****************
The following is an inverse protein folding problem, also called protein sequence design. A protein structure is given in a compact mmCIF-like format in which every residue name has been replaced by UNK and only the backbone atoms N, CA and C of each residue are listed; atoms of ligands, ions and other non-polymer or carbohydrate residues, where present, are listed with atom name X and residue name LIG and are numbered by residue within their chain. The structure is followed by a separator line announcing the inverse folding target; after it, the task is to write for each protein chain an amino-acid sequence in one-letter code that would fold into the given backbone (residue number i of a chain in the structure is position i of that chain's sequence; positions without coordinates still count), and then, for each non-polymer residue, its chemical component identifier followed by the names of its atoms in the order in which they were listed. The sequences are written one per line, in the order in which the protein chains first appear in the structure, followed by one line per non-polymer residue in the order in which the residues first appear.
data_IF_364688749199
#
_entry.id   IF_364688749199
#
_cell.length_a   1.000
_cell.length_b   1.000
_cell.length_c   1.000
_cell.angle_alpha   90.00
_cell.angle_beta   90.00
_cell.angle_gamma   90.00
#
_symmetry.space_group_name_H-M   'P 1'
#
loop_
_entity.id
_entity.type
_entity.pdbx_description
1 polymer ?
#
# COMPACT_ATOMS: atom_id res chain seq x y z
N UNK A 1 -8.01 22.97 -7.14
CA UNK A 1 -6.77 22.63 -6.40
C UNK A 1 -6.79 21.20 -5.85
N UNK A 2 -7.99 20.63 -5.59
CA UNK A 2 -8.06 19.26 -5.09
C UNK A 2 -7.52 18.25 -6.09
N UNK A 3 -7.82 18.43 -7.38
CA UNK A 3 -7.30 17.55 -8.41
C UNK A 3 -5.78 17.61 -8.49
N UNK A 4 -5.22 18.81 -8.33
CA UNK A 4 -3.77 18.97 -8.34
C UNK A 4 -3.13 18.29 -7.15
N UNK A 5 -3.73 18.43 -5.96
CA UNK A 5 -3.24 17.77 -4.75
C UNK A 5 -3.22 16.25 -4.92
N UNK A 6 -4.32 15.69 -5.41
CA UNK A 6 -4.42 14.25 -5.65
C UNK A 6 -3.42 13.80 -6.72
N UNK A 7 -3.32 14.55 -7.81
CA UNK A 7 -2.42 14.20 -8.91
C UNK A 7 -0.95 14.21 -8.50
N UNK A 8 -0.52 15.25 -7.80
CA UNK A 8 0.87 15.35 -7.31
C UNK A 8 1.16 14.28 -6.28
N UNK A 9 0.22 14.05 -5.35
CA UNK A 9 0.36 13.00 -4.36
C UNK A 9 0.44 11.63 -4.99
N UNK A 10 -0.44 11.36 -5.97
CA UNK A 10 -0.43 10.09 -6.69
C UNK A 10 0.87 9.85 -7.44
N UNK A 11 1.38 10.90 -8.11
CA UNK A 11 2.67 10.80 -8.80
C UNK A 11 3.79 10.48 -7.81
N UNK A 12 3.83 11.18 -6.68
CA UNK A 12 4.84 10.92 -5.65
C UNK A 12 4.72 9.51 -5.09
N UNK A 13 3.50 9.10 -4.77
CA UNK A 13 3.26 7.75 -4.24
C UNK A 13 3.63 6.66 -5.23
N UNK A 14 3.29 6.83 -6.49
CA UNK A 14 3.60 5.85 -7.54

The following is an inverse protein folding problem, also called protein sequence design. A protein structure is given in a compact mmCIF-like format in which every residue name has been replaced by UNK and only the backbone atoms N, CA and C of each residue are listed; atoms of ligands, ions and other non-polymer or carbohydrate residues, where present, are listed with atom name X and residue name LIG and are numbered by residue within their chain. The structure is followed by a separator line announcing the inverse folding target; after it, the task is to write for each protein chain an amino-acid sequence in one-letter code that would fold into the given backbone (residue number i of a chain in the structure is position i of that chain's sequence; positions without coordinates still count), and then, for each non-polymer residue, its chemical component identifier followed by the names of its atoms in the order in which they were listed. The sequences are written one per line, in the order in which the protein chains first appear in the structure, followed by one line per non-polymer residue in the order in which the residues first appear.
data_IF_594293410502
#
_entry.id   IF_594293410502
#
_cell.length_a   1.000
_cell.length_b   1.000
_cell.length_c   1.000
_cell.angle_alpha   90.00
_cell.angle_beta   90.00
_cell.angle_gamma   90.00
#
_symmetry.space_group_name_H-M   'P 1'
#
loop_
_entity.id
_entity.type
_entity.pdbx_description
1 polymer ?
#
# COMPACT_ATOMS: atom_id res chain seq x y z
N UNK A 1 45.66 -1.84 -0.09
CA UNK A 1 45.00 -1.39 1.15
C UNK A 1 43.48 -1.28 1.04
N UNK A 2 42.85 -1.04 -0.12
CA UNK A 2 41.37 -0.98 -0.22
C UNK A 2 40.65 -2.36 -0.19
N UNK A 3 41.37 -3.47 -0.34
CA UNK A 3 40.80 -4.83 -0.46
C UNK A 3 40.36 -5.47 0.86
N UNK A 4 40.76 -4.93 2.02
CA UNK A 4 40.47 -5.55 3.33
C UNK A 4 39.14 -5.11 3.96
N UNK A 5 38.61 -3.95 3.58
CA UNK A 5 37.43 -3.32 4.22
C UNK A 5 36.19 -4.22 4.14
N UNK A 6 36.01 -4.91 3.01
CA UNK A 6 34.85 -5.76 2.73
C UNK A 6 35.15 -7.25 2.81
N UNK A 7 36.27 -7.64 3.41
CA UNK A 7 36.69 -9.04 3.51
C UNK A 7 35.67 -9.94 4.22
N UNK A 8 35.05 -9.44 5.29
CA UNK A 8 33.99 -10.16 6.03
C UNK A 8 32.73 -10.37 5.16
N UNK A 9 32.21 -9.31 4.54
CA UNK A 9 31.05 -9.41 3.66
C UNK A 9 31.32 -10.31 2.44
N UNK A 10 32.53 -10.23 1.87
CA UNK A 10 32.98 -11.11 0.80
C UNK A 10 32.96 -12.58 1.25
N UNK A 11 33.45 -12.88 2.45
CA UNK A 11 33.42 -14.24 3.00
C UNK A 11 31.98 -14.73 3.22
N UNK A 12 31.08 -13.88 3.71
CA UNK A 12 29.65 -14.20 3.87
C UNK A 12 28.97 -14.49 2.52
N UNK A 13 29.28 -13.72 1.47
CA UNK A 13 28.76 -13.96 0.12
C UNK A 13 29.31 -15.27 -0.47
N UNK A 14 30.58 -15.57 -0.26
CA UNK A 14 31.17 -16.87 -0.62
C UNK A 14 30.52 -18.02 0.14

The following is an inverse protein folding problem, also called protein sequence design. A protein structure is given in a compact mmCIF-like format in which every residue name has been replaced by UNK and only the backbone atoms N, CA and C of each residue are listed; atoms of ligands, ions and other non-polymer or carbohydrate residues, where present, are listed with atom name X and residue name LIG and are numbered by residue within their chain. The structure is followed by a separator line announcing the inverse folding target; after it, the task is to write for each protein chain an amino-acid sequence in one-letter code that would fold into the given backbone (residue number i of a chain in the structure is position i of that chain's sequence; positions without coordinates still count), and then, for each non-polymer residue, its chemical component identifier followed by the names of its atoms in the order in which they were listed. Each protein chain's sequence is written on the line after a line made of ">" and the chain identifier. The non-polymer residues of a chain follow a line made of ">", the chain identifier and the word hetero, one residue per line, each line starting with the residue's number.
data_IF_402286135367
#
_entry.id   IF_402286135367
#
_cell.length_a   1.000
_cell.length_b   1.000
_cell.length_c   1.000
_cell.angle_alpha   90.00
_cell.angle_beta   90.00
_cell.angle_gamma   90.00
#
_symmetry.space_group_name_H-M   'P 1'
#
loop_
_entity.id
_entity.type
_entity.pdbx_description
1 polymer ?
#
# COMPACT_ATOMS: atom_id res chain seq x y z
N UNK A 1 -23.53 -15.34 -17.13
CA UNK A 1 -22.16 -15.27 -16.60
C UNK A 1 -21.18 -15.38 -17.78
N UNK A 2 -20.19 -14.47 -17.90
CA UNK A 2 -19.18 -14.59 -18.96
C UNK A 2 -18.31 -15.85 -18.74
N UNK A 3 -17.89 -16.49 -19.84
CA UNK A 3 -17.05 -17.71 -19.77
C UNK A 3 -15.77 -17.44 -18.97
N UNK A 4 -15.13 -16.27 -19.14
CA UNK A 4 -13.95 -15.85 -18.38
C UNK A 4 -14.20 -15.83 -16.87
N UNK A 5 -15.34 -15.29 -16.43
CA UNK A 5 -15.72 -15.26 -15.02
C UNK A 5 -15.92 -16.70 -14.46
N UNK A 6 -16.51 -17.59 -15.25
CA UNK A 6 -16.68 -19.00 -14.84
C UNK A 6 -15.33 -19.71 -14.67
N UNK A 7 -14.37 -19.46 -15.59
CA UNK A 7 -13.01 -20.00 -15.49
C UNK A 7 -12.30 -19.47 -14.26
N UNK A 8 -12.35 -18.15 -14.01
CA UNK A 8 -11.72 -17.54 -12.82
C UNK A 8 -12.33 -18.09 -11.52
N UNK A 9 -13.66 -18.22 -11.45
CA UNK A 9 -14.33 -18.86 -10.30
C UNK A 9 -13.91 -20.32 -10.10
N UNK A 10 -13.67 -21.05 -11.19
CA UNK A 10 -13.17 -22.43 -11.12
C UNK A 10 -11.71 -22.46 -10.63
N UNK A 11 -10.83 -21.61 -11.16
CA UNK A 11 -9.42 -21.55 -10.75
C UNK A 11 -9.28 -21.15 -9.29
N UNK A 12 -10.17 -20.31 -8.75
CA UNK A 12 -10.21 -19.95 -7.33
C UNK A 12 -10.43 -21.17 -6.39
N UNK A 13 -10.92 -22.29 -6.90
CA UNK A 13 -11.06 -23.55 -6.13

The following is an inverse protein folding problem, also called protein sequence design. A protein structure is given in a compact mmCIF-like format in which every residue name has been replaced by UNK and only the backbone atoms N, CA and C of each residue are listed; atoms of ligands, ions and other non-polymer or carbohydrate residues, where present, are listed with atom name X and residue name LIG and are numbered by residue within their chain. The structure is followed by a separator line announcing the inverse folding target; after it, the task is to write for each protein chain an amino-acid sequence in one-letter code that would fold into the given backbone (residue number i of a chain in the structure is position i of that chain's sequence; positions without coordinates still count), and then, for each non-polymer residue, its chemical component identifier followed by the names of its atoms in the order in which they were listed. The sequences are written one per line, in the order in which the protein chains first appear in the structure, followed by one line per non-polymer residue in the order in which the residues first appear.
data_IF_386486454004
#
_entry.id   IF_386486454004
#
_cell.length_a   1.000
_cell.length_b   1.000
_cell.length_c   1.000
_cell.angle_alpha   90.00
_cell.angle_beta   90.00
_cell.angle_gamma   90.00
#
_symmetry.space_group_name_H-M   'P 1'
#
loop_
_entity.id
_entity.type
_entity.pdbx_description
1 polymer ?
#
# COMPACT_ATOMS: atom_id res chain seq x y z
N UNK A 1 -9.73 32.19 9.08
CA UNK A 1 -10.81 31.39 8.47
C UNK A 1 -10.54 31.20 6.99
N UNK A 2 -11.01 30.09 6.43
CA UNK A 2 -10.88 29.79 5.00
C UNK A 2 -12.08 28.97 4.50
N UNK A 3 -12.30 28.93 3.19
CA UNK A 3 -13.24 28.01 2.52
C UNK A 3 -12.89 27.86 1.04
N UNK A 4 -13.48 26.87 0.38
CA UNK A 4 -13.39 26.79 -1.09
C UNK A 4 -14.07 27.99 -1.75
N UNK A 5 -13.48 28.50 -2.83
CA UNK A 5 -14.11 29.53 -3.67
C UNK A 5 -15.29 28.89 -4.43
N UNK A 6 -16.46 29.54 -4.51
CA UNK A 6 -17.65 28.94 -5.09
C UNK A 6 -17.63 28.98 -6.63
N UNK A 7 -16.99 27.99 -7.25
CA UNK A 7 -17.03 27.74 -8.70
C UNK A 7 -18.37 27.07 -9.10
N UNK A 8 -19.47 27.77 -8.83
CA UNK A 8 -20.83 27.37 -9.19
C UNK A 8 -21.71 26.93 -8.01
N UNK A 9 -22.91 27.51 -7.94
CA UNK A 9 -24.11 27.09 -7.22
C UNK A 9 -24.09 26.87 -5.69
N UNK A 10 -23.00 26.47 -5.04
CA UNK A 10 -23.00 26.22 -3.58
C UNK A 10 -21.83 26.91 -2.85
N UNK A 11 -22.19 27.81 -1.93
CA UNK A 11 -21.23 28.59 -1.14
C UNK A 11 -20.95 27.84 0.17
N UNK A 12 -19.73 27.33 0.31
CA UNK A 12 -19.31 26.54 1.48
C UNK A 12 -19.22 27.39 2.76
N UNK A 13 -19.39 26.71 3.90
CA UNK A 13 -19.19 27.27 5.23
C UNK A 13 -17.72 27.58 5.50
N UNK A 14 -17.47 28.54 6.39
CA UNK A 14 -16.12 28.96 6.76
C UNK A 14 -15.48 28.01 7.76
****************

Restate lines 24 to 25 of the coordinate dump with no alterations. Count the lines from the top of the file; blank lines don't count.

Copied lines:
C UNK A 1 -6.79 21.20 -5.85
N UNK A 2 -7.99 20.63 -5.59